My Huffington Post readers may recall that come the holiday season I enjoy preparing several turkeys for my friends and neighbors. I always experiment with new and seemingly strange ways to cook the birds, i.e. this year I steamed a large turkey for three hours in the Chinese style (at Jacques Pepin's suggestion in the New York Times), finishing it off in a blazing 450 degree oven for 20 or so minutes 'til it bronzed nicely. The flesh was silky soft and delicious, the skin crisp. Still, I have found that my favorite way of preparing the fowl is best for me... by microwaving it for 30-40 minutes (yes!) and then sprinkling it with olive oil, various spices, finishing it in a hot oven until it is golden, a wonderful new method. I love duck but don't bother to roast them myself any more since I can stop at my favorite little Chinese deli/restaurant, Hop Woo at Olympic and Sepulveda, and pick up a whole roast Chinese duck (head still attached) for about $20+ from where it's hanging on a hook in the deli. But this year I longed for a new bird experience... a Roast Goose, the traditional fowl for Dickensian holiday feasts unmemorable. One of the lasting impressions of my travel life is the visit I made to the Goose Village outside of Hong Kong. You take the subway to the end of the line, a short bus ride to a village street lined on both sides with dozens of goose restaurants, each specializing in a different way to serve the bird. An amazing experience. So this year was to be the time when I cooked my goose, so to speak.
When I saw that the fabulous new Beverly Hills-based Austrian restaurant, BierBeisl (9699 Little Santa Monica Blvd, (310) 271-7274), was offering a goose dinner for New Year's Eve, I stopped by there Friday afternoon to consult with the brilliant 27-year-old chef, Bernard Mairinger, on how he was cooking his goose. He told me that he was getting fresh 15-pound geese from a small farm in Northern California, while I mentioned that my goose was a frozen 12-pound bird from my Pavilion's market on Robertson, for $72, much less than he was paying. I defrosted it for three days in my refrigerator before cooking. He told me that he prepared his stuffing a day in advance and cooked it in the bird, while I didn't match such a feat. His stuffing was a hearty mix of white bread and brioche, apple, bacon, orange zest, thyme and rosemary, and the minced liver of the bird. He prepared the bird by rubbing it with salt and pepper, topped with coriander seeds, with a lot of butter rubbed on the skin.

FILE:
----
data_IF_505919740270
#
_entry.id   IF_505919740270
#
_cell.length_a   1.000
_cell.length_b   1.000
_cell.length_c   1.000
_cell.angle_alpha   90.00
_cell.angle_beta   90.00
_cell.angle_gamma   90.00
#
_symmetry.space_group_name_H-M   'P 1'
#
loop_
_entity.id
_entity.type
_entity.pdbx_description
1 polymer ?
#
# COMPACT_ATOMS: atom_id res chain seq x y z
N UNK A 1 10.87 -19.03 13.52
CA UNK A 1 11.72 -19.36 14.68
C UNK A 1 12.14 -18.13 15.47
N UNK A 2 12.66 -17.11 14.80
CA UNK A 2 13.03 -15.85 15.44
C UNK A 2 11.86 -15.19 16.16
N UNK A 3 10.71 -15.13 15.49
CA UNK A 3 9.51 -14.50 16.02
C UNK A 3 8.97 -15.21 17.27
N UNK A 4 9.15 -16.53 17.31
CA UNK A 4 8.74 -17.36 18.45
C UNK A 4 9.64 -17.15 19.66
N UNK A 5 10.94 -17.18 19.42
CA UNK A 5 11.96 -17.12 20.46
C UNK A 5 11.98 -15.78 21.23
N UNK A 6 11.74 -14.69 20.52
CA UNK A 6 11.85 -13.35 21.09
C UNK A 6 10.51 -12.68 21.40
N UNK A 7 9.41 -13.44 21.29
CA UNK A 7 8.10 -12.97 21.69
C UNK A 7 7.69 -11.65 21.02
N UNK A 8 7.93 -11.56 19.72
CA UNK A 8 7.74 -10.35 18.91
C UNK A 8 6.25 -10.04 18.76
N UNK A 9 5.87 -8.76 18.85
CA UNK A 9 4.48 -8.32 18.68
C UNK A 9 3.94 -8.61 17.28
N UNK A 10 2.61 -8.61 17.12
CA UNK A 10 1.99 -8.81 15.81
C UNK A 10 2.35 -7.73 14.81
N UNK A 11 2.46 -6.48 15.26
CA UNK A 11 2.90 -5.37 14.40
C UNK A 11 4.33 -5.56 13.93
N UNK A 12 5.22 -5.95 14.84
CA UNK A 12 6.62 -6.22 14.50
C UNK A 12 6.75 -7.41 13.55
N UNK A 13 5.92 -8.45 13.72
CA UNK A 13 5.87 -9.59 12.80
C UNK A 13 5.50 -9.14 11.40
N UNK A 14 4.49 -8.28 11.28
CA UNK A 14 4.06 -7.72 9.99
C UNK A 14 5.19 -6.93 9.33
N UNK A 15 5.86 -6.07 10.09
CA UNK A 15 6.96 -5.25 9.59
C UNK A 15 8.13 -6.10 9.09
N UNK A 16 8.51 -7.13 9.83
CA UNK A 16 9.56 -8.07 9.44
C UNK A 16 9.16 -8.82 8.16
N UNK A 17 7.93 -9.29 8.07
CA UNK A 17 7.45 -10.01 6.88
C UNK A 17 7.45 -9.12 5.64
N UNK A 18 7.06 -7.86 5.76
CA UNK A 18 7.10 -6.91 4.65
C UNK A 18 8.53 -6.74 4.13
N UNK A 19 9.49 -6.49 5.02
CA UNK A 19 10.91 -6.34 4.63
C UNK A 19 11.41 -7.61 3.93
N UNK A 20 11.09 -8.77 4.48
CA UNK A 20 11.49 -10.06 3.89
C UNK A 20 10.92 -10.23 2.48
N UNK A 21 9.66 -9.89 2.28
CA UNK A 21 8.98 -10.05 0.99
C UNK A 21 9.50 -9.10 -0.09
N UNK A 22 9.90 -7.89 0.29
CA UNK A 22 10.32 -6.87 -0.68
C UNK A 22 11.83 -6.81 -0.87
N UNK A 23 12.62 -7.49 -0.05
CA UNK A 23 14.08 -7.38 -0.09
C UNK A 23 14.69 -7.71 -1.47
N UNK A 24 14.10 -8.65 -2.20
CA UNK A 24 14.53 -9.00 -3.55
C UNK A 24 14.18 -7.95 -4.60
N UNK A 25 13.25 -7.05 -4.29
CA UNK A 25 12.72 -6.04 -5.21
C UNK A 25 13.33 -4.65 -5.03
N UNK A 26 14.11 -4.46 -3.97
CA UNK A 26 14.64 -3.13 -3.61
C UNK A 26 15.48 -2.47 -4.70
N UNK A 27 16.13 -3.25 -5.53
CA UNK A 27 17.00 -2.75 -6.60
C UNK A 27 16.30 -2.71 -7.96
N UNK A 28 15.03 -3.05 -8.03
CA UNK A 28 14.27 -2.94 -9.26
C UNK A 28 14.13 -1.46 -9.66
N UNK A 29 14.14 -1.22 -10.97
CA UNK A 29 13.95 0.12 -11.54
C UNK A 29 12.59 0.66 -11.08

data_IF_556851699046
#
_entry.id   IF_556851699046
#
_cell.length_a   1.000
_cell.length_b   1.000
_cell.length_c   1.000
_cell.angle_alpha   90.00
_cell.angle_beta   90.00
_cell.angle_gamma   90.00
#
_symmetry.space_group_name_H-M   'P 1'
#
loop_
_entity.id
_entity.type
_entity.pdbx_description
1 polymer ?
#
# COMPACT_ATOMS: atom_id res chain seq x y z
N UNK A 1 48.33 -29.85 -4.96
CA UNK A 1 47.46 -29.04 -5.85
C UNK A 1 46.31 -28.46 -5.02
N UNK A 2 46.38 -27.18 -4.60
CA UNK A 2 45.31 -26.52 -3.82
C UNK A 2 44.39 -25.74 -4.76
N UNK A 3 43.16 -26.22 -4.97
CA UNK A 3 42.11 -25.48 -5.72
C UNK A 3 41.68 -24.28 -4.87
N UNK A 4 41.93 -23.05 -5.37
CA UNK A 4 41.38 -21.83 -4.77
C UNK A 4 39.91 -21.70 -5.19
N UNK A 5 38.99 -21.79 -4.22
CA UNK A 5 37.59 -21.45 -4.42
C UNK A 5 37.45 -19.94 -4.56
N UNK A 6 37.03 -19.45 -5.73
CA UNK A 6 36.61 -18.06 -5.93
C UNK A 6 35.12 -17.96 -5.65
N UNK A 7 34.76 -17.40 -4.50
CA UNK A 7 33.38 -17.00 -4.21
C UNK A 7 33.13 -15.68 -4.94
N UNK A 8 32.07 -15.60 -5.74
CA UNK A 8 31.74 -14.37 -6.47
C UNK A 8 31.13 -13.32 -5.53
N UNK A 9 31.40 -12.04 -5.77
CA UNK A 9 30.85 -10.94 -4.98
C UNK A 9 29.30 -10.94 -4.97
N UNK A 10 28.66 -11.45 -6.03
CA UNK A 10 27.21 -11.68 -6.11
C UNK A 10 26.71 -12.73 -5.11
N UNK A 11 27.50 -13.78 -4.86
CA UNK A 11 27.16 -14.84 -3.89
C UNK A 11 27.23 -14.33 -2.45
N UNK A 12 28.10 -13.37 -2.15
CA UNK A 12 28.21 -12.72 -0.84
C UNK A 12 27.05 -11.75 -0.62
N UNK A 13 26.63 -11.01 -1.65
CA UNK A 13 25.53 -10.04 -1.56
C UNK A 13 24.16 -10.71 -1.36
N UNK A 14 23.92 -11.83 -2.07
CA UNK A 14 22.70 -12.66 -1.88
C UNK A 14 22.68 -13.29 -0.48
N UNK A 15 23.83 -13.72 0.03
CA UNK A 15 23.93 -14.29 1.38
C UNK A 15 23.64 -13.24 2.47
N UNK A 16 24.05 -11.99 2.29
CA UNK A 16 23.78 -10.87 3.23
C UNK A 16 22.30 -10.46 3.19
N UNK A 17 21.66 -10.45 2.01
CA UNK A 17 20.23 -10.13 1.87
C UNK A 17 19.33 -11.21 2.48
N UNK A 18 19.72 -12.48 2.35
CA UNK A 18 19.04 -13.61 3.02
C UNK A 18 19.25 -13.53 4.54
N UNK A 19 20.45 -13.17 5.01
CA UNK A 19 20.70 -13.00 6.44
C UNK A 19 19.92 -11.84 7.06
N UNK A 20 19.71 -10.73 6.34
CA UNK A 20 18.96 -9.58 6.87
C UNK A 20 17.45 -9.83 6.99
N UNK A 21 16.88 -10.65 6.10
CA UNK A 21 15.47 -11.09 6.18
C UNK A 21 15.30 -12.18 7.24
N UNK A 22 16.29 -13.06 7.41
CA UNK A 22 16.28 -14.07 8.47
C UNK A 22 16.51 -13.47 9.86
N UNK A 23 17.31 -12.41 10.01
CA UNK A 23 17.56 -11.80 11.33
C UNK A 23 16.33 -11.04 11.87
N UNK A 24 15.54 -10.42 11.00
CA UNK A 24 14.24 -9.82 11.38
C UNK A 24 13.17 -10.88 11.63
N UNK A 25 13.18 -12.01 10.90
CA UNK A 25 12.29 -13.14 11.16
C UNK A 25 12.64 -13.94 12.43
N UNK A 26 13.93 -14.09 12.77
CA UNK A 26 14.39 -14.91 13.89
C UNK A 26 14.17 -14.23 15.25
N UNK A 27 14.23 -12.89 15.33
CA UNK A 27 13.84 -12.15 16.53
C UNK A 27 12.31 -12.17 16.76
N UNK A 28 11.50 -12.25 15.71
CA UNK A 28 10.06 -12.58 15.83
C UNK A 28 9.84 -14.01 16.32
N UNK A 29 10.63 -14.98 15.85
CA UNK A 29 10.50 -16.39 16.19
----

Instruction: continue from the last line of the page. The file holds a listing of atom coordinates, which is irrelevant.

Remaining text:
Bernard startled me when he said that he roasted the bird in a deep pan filled with a savory broth. (Not even on a rack!) The broth consisted of aromatic roasted vegetables: celery root, carrots, apples, onion, bacon, herbs and spices, roasted and then strained and added to chicken and goose stock. "The fat from the goose drips down into the broth, and I am continuously basting the bird with the liquid. I roast it for about two hours at 300 degrees, then turn the temperature up to 400 degrees and brush it with more butter while it cooks for 35-40 minutes mores. I let it sit for about 15 minutes before cutting it apart. Each diner gets some breast and leg meat, along with bread dumplings, braised red cabbage, Brussels sprouts, and reduced sauce/gravy from the bird." A bargain at $65 for a full three courses.
Chef Bernard and my dinner companion Naohiro Yoshida, who had lived in Austria.
I was not about to attempt to replicate this dish as he prepared it, so I just pin-pricked my bird all over so the fat could escape, salt and peppered it liberally, and roasted my goose at 350 degrees in a deep roasting pan on a rack set in two inches of water. I continuously siphoned off the fat with a turkey baster, ending up with about a quart of rich goose fat -- a wonderful element in which to roast potatoes later in the day. I let the bird rest for 20 minutes.
I dismembered it, had a magnificent dinner with my gregarious cat, Pyewacket, and then gave my new upstairs neighbors-with-baby a surprise dinner of roast goose. And that's how I 'cooked my goose' on New Year's Eve. One final note: I don't understand why most people only roast turkeys, ducks and other exotic birds at holiday time, when we all love them so much. Whenever the butcher at my local Whole Foods tells me that he has partridge, pheasant, quail or pigeon, I am game for that game experience. Be a bit adventurous and you will have a marvelous, delicious dining experience. And that's what it's all about, isn't it?
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